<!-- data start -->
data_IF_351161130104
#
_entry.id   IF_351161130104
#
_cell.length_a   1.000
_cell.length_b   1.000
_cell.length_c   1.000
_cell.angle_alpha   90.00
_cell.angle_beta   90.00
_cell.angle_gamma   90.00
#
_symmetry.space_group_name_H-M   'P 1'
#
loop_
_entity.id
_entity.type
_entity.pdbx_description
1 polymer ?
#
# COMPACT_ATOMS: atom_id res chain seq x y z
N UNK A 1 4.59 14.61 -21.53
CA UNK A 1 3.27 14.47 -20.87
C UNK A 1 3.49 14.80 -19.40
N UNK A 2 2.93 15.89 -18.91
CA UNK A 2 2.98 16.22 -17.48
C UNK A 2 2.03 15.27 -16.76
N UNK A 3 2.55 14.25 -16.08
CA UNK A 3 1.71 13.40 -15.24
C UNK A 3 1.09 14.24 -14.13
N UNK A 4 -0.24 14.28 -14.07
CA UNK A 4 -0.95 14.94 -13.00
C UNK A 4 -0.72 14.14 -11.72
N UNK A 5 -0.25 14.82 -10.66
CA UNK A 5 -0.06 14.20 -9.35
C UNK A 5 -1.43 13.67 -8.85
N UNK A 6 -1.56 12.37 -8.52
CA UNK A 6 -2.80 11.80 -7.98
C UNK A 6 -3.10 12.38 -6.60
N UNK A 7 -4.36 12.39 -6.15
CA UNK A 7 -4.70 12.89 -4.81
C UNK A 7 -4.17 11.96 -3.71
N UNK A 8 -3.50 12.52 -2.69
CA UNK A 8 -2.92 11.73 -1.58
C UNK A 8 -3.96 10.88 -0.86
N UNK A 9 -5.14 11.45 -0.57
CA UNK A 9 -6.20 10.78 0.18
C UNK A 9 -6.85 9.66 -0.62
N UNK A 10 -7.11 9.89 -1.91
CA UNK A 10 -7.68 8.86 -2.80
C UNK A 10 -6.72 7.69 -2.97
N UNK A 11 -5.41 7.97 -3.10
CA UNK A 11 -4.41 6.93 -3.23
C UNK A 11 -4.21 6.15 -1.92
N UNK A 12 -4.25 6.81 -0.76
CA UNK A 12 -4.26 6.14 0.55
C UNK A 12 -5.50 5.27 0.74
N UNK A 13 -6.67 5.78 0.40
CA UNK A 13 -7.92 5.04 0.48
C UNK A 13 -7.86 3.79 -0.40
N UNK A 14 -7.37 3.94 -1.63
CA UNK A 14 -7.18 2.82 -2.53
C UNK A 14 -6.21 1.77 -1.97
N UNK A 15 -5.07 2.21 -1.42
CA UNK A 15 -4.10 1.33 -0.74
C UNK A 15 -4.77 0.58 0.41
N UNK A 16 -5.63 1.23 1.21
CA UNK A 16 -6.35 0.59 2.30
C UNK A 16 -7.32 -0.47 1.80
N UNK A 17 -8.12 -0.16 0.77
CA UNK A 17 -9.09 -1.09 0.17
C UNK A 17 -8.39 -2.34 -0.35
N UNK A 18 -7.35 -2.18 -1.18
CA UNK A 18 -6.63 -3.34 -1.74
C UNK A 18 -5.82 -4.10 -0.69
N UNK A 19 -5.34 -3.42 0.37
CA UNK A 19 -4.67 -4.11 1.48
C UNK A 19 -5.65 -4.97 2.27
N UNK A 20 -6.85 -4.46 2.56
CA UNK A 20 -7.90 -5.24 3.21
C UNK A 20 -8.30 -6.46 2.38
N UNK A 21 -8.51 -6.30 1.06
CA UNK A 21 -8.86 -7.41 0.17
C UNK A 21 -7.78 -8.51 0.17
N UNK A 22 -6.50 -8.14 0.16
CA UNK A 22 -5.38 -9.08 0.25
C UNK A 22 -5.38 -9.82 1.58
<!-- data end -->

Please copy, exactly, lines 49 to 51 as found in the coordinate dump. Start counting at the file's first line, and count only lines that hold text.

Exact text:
CA UNK A 10 -7.68 8.86 -2.80
C UNK A 10 -6.72 7.69 -2.97
N UNK A 11 -5.41 7.97 -3.10